28 May 2010

2010 is the new 2008: At least when it comes to campaigns

Obama’s campaign is so 2008. That’s the consensus if you ask Swedish political bigwigs like Bo Krogvig (as quoted in this week’s Resume) and Janne Sundling (as heard on Tuesday’s Novus election seminar.)

It’s easy to disregard the Obama campaign success, especially since Swedes are known for being innovators looking out for the next big thing. But let’s not forget the Obama movement too fast. There are still so many communications lessons from ’08 that could be used in the upcoming Swedish elections.

One of my favorite examples of actually not a part of the official campaign, but an outside initiative called The Great Schlep created by a PAC called the Jewish Council for Education and Research. Together with the talents of comedian Sara Silverman and ad agency Droga5, they created this hilarious (and warning, explicit) video that has received millions of YouTube hits. The goal? To get Jewish young people to travel to Florida to visit their grandparents and convince them to vote Obama.

Now why focus on this incredibly segmented target group of 600,000 Jewish voters in Florida? Florida is the swing state that gave Bush his narrow victory in 2000, and also happens to be the home of the second-largest Jewish community in the US—most of them retirees. Many of these elderly voters were uncertain about Obama, while at the same time Obama’s opponent McCain, partnering up with Joe Lieberman, was aggressively courting this group. The Great Schlep campaign gave young people the tools, tactics, and talking points to make a difference. The result? Not only did Obama win Florida, he also won a larger percentage of Jewish voters (78%) there than Kerry did in 2004 (74%.)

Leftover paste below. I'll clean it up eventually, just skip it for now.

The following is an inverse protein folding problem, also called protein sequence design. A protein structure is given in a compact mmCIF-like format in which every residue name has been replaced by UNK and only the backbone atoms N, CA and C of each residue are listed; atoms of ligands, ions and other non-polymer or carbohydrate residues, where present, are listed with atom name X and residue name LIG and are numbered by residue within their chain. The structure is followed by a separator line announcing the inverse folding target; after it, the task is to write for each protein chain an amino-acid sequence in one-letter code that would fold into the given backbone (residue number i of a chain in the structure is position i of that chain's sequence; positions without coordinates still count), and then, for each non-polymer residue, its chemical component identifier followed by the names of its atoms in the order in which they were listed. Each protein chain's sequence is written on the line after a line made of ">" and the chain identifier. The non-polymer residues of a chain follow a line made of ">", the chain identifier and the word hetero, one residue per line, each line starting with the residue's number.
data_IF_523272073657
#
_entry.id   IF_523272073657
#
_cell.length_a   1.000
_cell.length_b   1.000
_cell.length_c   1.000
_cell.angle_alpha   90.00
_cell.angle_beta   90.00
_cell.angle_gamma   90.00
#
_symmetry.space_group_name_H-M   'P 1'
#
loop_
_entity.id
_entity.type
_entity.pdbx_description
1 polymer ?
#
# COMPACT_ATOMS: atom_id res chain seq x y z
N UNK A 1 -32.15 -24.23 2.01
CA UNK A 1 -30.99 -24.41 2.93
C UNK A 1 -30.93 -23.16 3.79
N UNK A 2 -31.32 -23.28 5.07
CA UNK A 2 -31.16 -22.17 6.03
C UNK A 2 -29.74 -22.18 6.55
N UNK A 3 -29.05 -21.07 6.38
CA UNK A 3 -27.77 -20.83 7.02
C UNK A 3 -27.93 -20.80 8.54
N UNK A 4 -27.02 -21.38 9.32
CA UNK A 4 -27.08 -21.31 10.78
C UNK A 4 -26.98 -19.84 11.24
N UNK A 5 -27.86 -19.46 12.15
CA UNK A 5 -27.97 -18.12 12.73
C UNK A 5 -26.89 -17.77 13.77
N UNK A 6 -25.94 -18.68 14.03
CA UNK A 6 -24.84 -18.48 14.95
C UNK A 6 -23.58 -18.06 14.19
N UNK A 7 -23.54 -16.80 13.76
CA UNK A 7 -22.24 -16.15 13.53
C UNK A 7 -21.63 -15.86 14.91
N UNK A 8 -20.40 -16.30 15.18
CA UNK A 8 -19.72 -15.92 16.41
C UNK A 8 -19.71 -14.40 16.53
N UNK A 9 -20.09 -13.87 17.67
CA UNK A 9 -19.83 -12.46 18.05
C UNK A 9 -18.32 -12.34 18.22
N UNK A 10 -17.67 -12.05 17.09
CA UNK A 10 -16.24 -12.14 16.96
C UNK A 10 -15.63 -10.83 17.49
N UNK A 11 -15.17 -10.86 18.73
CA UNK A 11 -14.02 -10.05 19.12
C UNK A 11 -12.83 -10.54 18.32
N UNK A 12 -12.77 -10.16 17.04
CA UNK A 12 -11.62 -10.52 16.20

This story might seem incredibly 2008 to you. But my question is: have we seen anything like this yet in the 2010 Swedish campaign--whether affiliated with a party or not? Is there a communications effort out there that effectively uses humor, and is also aimed at a specific target group (that might otherwise be taken for granted)? I’m still waiting for some good examples....

ELIZABETH WALENTIN

Elizabeth Walentin may be new to the blogging scene, but she's an old hand when it comes to strategic communications. An American with five years in Sweden under her belt, her areas of expertise include presentation training, media relations, and political strategy. She is a communications consultant and head of Education at JG Communication.






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1 comment:

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